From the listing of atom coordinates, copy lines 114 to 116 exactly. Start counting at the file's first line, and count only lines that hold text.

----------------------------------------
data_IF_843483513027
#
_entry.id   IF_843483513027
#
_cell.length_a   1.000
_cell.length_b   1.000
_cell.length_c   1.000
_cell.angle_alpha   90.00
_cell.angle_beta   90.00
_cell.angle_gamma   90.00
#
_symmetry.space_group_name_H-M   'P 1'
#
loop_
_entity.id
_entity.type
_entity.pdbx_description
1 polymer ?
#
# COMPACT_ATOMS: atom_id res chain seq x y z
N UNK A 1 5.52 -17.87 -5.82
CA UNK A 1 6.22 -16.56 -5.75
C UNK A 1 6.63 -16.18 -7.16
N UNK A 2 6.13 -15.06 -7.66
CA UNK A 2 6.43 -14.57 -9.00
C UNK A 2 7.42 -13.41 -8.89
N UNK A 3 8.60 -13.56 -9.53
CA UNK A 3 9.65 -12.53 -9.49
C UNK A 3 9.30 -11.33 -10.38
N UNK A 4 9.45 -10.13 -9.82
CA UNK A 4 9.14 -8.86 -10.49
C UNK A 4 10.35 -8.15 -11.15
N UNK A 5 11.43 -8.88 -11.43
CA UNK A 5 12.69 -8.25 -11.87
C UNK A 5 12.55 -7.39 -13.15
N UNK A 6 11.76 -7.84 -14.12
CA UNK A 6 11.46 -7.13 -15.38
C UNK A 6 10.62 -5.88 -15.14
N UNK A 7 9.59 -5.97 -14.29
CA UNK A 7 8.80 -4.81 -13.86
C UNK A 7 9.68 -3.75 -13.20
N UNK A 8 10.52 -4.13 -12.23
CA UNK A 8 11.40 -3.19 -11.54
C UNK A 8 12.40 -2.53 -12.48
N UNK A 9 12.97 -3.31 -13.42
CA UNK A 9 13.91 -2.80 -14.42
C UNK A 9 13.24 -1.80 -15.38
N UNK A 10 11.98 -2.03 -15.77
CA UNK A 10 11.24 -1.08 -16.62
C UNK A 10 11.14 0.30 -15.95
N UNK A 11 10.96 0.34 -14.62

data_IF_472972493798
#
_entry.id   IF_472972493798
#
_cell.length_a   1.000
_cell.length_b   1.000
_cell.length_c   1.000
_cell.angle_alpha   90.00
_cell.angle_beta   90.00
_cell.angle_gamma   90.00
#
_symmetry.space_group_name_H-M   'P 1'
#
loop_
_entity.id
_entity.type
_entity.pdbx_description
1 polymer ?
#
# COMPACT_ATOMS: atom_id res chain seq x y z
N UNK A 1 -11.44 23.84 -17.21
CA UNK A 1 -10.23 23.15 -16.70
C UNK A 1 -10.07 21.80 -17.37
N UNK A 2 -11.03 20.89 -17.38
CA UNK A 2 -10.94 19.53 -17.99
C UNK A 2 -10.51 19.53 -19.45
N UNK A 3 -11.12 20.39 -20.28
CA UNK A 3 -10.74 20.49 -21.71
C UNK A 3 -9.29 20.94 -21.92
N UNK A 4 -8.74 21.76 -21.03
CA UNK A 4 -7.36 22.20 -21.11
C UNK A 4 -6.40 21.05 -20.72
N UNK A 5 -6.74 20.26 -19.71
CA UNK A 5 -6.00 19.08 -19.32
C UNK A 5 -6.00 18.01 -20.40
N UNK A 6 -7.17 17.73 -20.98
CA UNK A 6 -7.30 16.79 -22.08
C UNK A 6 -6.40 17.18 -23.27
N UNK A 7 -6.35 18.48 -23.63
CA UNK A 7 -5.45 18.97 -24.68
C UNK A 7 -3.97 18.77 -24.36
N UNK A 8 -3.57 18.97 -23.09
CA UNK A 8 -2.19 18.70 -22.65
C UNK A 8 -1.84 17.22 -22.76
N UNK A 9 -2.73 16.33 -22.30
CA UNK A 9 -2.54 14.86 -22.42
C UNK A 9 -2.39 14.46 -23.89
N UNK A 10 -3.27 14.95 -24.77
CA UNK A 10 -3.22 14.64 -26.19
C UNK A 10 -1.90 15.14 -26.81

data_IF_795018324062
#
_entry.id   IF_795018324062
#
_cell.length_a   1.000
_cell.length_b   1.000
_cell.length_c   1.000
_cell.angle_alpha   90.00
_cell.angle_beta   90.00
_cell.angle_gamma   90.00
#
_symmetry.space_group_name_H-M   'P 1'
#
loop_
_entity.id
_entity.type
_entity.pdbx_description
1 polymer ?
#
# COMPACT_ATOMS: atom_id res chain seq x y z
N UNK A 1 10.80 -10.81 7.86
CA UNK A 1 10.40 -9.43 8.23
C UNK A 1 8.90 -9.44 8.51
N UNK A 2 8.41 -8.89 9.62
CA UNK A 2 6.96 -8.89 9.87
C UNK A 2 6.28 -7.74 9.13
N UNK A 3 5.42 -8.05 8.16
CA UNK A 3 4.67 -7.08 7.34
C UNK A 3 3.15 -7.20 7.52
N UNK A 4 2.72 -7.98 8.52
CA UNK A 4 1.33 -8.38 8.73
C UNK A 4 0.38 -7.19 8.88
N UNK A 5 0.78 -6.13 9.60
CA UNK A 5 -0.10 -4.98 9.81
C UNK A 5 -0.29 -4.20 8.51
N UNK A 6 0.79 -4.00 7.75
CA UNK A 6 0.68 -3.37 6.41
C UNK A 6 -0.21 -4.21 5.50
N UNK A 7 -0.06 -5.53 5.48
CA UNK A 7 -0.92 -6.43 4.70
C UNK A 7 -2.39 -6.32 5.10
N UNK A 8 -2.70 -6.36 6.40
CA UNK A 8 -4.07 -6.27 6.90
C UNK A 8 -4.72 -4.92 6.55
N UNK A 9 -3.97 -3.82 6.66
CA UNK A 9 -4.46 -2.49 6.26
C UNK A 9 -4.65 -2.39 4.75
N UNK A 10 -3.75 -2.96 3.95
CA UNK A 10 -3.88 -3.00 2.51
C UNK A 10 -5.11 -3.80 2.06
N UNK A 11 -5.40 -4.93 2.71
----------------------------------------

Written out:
#
loop_
_entity.id